“I look at my Suunto far less frequently in a trail race and when I do it’s to see how many miles are left, not my pace, which is fairly irrelevant, as it’ll likely be much slower than my road running speed anyway. I do enjoy road running sometimes, but I hate the fact it glues my eye to my wrist as I race my watch. I prefer racing other people. Unless they beat me.”
When discussing flow, Mihaly Csikszentmihalyi, describes how all consideration of time loses its meaning.
“The sense of time becomes distorted and the activity becomes an end in itself.” (Finding Flow).
Being in the flow also means you will not be intimidated by failure, which an orientation towards the clock, is more likely to engender. If you really believe the maxim, ‘you are only as good as your last race, interval session, 10k time,’ you will always be looking over your shoulder.
Keen trail runner and world leading speed climber Ueli Steck, once joked that he took up speed climbing because his wife suggested she never saw him. “I figured if I wanted to carry on climbing, I had to speed up.” This is another form of motivation, which I don’t recommend you try at home!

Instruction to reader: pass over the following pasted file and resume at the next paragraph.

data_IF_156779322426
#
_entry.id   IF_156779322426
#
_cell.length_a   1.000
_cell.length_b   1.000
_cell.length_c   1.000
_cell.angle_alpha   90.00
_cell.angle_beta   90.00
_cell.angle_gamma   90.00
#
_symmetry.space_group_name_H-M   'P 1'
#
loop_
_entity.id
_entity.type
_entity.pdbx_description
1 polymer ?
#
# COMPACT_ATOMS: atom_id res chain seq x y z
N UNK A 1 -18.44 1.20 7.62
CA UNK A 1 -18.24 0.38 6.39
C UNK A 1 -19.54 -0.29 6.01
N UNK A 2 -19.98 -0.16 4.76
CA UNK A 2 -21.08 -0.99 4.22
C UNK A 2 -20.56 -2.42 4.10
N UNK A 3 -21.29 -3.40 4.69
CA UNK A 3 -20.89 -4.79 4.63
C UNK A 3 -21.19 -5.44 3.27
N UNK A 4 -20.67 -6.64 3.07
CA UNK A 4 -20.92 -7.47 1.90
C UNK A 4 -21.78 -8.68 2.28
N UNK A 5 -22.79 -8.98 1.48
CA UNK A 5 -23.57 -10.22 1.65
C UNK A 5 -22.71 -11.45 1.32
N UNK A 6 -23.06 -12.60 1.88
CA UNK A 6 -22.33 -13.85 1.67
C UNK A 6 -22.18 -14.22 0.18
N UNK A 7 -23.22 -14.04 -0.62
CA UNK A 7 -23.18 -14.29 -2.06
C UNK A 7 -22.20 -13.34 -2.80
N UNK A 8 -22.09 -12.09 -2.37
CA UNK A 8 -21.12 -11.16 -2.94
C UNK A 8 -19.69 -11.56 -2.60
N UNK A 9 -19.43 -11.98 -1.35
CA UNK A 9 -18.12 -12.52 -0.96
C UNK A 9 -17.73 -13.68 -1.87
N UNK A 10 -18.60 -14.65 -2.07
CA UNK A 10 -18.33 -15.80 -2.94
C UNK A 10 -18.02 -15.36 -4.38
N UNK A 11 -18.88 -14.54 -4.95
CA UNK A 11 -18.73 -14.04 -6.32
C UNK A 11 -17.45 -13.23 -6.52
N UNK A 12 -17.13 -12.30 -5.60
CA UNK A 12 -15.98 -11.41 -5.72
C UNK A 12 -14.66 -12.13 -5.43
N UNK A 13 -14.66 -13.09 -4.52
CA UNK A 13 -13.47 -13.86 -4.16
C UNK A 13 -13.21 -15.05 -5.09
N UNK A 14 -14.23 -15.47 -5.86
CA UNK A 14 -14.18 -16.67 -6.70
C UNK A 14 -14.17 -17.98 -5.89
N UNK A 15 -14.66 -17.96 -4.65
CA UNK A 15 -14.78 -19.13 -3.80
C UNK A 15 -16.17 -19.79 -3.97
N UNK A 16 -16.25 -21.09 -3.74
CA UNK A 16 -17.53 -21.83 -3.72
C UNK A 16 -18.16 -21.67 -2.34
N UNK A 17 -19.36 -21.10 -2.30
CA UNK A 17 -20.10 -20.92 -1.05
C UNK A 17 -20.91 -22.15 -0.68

Road running involves the monotonous pounding of feet on concrete, which doesn’t sufficiently challenge your skill range. Running on scree or mud on the other hand, can really tell you what kind of day you are having but it can also change your mental outlook. It’s impossible to run in mud and not have at least a grin on your face.
Because natural landscapes offer a mosaic of horizons to stimulate your mind, it is much easier to focus on something external without drifting off on to autopilot. The going underfoot, dictates your shoe selection, race approach and more importantly, your proprioceptive feedback. As each new feature rears up, the terrain provides natural segments or chapters to renew your purpose. You won’t be able to go eyeballs out in the wake of somebody’s slipstream, until you reach the final furlong!
Road runners tend to have well-defined legs and the upper-body of an emaciated toddler. Trail runners, by contrast, come in all shapes and sizes. Ricky Lightfoot, a fireman by trade, works a lot on his core, while Robbie Britton has been known to dabble in a spot of indoor climbing, which requires a certain amount of upper body strength, as well as co ordination and balance.
The best sight you can hope to see during a road race is the finish line. Not so in trail races, where the scenery can be motivation in itself.
Damian Hall says: “Trail running is much more likely to keep me in the moment, partly because there’s far better scenery to enjoy and as it changes, it can take your mind off the hurty bits of your body. Plus a rooty or rocky path makes you concentrate and keeps you in the moment, whereas I spend much of my waking time thinking about things I need to do in the future, or regretting things I did wrong in the past. It’s temporary, if sweaty, Buddhism.”
Some things you would never hear a trail runner say:
“I knocked off a few reps last night in 3 minutes.”
“I just bought a new countdown stop watch.”
“I can’t train because I have to take my dog for a walk.”
“I don’t eat cake”
“I hope I don’t get lapped.”